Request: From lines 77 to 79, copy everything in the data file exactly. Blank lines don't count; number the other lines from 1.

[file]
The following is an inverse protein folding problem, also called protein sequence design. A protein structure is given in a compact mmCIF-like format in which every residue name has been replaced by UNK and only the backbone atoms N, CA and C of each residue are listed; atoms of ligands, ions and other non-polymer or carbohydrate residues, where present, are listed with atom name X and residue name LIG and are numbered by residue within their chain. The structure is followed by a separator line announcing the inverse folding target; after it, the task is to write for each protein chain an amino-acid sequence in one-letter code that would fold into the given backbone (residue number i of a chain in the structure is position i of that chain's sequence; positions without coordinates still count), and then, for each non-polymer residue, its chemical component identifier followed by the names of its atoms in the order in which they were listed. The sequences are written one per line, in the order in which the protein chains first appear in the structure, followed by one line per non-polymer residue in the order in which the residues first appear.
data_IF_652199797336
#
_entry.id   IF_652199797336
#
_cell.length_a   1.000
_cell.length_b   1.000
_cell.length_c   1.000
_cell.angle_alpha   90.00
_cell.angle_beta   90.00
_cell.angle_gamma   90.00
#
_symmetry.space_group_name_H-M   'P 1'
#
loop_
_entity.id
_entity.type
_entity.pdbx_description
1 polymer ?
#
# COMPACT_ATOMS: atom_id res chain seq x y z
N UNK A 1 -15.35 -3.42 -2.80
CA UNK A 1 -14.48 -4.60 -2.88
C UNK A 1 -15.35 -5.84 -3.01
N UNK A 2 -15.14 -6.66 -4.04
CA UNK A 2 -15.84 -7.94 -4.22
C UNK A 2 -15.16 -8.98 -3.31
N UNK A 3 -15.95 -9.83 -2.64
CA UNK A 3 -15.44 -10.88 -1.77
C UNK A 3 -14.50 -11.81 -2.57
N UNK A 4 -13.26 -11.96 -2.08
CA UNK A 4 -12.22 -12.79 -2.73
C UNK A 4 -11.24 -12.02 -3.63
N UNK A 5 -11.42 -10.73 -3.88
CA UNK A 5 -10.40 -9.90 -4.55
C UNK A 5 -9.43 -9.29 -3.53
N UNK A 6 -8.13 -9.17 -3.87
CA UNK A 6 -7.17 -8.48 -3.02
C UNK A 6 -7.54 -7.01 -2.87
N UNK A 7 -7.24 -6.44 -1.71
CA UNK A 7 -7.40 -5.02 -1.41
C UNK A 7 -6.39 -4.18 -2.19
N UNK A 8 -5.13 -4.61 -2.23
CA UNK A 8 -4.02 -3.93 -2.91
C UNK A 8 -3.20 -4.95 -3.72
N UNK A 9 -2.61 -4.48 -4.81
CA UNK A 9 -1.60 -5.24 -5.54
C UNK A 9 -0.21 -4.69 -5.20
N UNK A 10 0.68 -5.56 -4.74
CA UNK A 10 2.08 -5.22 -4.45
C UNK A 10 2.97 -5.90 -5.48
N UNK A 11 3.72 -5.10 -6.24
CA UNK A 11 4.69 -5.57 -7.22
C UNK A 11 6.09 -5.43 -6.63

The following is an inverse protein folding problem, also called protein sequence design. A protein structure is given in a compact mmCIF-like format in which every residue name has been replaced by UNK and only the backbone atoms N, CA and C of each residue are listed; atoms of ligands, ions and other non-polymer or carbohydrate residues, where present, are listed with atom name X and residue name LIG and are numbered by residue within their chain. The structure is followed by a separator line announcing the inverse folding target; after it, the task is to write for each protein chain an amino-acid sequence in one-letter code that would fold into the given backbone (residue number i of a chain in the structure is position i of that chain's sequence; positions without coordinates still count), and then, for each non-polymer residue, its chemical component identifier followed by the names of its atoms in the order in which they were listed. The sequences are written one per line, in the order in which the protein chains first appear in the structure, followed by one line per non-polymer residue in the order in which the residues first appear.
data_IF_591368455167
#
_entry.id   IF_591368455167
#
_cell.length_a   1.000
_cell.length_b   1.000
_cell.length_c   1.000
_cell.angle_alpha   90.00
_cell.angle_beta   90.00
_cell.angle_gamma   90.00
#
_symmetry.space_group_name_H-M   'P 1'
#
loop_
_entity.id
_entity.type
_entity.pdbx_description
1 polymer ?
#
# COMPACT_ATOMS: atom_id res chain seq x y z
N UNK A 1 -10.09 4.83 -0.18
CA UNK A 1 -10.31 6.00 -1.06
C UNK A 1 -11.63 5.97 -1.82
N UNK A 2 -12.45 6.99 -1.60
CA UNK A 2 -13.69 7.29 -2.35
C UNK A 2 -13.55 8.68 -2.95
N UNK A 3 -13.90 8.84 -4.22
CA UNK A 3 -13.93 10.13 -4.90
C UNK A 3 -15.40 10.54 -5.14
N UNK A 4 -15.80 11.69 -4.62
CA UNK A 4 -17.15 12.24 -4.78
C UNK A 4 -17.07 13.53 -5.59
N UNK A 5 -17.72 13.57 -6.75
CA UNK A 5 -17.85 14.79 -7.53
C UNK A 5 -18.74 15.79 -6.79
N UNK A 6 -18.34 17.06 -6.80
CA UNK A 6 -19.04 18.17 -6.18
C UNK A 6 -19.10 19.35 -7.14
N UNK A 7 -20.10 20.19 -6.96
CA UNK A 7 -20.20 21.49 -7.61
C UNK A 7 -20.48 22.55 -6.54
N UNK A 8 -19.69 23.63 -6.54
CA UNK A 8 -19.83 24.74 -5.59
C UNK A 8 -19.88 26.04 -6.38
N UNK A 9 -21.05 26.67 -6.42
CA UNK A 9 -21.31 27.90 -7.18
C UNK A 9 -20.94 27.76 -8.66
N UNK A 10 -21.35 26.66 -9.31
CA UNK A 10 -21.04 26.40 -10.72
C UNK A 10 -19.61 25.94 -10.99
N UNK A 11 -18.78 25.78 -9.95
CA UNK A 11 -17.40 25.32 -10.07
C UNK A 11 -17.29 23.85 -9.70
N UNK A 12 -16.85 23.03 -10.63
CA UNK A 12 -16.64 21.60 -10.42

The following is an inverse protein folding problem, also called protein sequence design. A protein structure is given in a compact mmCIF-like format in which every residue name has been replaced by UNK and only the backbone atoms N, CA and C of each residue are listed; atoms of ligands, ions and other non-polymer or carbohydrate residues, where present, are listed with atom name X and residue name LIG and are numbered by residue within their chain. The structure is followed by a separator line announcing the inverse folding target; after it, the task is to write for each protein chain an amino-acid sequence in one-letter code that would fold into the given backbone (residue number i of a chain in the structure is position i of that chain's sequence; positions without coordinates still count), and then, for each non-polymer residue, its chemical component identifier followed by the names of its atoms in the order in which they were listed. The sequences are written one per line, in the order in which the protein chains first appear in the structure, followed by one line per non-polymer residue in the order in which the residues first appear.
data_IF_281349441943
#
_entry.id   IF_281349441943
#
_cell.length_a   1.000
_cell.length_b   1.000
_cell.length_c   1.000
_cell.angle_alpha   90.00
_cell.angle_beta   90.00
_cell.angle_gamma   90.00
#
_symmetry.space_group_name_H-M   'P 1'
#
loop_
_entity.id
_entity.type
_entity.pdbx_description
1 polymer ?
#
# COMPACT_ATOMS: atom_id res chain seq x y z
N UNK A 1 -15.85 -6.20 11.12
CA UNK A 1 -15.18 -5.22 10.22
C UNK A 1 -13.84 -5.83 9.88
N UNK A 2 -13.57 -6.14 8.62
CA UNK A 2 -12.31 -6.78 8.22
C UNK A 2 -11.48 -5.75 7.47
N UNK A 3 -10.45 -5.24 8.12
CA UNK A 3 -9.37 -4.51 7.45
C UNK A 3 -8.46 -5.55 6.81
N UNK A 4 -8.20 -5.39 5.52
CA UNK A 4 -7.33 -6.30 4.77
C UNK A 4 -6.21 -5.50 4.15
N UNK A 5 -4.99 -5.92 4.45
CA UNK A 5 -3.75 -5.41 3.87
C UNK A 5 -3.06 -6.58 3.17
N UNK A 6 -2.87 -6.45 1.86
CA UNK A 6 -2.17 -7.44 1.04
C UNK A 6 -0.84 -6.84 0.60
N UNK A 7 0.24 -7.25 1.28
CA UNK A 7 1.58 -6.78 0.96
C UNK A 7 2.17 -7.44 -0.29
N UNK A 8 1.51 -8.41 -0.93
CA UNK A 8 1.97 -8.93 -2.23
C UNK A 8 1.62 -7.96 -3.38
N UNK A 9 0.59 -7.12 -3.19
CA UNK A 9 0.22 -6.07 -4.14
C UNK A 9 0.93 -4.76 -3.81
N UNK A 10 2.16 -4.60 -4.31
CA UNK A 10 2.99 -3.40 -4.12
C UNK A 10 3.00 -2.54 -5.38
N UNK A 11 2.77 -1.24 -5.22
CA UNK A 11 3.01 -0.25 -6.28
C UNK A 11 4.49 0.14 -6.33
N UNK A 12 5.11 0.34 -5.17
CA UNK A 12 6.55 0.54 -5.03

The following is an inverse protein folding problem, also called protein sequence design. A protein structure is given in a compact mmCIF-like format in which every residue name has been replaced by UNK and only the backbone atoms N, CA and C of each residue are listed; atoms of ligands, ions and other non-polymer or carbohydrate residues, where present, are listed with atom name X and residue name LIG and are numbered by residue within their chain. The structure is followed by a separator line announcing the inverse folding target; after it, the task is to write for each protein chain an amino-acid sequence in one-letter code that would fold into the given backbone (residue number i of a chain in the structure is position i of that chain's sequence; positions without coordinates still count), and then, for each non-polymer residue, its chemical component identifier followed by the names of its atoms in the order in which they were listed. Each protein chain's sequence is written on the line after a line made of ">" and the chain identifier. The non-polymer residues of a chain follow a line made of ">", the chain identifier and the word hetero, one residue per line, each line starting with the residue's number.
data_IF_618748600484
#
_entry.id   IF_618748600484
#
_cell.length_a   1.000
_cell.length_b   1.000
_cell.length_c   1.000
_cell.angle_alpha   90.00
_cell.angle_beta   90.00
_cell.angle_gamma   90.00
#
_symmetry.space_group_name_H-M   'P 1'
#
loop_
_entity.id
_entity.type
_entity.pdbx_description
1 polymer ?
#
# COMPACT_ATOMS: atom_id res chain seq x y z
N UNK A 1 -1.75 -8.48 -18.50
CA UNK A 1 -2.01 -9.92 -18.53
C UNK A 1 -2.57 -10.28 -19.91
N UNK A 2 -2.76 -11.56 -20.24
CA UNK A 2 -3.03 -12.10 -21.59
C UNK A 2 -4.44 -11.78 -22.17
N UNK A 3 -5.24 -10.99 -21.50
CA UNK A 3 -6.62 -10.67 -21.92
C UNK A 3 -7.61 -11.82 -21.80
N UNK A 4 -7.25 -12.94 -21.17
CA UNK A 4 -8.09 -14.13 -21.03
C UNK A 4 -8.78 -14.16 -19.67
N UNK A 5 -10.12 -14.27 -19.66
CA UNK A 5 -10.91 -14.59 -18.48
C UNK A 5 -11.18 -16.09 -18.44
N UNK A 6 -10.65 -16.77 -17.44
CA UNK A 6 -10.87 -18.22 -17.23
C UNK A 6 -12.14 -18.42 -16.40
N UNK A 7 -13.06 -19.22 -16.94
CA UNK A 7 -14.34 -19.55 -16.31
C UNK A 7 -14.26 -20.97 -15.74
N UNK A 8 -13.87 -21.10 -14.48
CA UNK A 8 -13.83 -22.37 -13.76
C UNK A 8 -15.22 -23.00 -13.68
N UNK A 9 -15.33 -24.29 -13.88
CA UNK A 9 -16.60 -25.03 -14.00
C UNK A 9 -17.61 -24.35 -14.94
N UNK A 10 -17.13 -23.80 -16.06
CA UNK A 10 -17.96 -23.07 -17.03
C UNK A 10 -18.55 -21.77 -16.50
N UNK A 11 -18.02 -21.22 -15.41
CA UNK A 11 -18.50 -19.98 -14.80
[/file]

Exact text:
CA UNK A 1 -10.31 6.00 -1.06
C UNK A 1 -11.63 5.97 -1.82
N UNK A 2 -12.45 6.99 -1.60